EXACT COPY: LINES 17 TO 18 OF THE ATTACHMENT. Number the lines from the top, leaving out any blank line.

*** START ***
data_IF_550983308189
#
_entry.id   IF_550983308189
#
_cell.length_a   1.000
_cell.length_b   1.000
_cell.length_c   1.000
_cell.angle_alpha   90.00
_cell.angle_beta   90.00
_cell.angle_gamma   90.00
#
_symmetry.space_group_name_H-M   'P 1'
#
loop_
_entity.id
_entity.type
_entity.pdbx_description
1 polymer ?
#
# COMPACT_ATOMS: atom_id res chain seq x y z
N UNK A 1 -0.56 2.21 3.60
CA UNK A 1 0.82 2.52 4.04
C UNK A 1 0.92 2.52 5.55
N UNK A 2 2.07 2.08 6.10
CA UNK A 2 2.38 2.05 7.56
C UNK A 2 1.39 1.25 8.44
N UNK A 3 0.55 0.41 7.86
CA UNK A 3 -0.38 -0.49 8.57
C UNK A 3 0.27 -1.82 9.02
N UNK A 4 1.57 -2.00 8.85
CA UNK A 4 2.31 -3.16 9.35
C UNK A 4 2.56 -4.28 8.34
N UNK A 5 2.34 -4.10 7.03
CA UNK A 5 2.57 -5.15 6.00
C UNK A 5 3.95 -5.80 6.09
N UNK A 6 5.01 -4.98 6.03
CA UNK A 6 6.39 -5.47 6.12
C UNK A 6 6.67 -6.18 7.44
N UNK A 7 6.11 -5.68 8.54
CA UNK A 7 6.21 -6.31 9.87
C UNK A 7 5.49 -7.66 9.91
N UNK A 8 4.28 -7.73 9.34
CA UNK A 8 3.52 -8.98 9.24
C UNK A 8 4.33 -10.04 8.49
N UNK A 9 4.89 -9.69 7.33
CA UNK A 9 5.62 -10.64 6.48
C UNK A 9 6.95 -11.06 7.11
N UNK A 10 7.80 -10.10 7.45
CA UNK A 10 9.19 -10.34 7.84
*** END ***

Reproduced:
_entity.pdbx_description
1 polymer ?